Thursday 27 November 2014

Nibali in pole position after Froome's departure

Published 10/07/2014 | 02:30

Italy's Vincenzo Nibali of the Astana team crosses the line to take third place on the gruelling fifth stage of the Tour de France and retain the yellow jersey. Photo: Harry Engels/Getty Images
Italy's Vincenzo Nibali of the Astana team crosses the line to take third place on the gruelling fifth stage of the Tour de France and retain the yellow jersey. Photo: Harry Engels/Getty Images

"Just absolute war today," was how Jonathan Vaughters, the Garmin-Sharp team manager, described it. He was not intending to denigrate the hundreds of thousands of soldiers who died on the very fields through which the peloton raced yesterday, from Ypres, on the Belgian side of the border, to Arenberg on the French side. He was just trying to convey an impression of the brutal, wet, slippery stage that fully lived up to all the pre-Tour predictions of carnage.

Chris Froome's two spills, which removed the "devastated" Team Sky's defending champion from the race, were just the start. Froome had not even made it as far as the dreaded cobbles – two sectors of which were removed before play began, deemed unridable – as the peloton drove a fearsome pace over the icily slick roads right from the start. At least a dozen spills, and numerous injuries, would testify to the fact that the parcours still served up a decent challenge, even shorn of those two sectors.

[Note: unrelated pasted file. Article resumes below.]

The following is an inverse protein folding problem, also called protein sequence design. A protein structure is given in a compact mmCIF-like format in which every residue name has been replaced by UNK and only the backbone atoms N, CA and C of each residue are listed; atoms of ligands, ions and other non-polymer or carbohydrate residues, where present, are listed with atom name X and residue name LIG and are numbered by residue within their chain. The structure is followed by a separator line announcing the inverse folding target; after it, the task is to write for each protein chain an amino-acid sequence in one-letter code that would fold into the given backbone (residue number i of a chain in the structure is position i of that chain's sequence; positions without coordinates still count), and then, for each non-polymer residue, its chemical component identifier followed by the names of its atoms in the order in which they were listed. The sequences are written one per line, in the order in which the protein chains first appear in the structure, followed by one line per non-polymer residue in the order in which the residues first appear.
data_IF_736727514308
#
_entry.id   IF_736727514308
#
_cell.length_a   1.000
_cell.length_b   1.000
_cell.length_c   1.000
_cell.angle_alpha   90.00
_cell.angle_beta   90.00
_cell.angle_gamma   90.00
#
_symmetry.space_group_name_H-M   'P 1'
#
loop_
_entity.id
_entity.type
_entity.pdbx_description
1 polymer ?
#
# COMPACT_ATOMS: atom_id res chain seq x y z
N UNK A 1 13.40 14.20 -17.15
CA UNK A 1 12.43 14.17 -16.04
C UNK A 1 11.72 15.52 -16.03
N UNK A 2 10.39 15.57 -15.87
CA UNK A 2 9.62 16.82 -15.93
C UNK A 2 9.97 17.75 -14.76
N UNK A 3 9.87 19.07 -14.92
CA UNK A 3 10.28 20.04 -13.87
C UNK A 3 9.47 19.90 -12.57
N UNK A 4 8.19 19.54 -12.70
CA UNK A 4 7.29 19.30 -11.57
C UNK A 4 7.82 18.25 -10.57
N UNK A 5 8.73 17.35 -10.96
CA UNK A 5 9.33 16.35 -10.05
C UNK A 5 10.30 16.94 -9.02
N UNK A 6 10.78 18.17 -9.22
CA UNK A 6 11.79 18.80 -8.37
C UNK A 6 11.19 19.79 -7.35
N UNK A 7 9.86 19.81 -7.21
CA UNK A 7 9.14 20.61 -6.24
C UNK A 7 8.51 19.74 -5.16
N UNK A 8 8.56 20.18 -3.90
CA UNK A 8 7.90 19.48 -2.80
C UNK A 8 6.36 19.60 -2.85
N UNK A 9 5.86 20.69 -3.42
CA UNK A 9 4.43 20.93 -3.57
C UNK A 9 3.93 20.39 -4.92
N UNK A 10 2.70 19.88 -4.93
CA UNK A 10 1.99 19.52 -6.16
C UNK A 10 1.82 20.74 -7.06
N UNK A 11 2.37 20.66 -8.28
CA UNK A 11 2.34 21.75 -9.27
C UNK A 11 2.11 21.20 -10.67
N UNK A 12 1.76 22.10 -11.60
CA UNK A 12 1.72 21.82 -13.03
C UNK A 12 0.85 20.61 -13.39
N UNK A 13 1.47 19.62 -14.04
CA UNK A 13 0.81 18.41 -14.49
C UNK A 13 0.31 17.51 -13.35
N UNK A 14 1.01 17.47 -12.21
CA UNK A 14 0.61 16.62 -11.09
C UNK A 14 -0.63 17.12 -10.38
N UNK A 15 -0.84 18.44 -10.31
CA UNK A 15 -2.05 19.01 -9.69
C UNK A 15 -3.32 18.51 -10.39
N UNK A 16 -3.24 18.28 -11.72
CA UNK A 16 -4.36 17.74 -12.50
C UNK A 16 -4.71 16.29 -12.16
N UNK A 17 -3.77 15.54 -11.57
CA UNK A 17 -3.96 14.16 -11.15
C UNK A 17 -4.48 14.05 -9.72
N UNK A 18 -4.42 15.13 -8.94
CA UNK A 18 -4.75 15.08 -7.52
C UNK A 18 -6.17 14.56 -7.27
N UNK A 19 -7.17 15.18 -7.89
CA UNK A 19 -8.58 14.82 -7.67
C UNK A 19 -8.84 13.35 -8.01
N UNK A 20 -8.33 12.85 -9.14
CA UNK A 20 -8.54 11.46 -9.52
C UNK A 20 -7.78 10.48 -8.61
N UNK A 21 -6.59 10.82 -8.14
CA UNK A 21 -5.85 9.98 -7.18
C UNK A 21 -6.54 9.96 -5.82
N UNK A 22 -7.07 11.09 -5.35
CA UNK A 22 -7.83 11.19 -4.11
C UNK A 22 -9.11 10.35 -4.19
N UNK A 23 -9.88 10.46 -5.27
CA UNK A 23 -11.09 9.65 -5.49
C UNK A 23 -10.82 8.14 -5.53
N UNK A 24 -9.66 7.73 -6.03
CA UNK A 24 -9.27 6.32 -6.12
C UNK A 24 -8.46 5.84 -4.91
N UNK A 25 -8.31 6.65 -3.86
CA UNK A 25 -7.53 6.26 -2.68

The punishment meted out split the riders and led to plenty of questions regarding the wisdom of racing over cobbles in horrendous weather in a grand tour. "Two words," tweeted disgraced former champion Lance Armstrong. "Riders Union."

Others said it was par for the parcours. "Some people say cobbles are dangerous, but they are a part of cycling," shrugged the great Eddy Merckx.

What they certainly did was to blow the race open. With Froome out, Italy's Vincenzo Nibali (Astana) took full advantage, using the seven sectors of pave to extend his advantage over Tinkoff-Saxo's Alberto Contador.

From starting the day with a two-second lead over his general classification rivals, Nibali ended it with a lead of 2min 37sec over Contador and a lead of 1min 54sec over Team Sky's new leader Richie Porte after he finished the stage second to Lars Boom (Belkin).

"It was exciting, wasn't it?" said Team Sky's principal Dave Brailsford. "It might not have worked out for us but when you watched the way Nibali rode, if you're a bike fan, that was pretty impressive."

"It was big coup," Nibali said. "My team-mates even crashed in front of me, I was lucky to stay on my feet. I expected less in this stage because I thought Fabian Cancellara could do something and blow up the group, but maybe it wasn't his day.

"I have a good advantage on Alberto, but the road is still long to Paris."

Whether Nibali can hang on and win on the Champs Elysses on July 27 remains to be seen. (© Daily Telegraph, London)

Irish Independent

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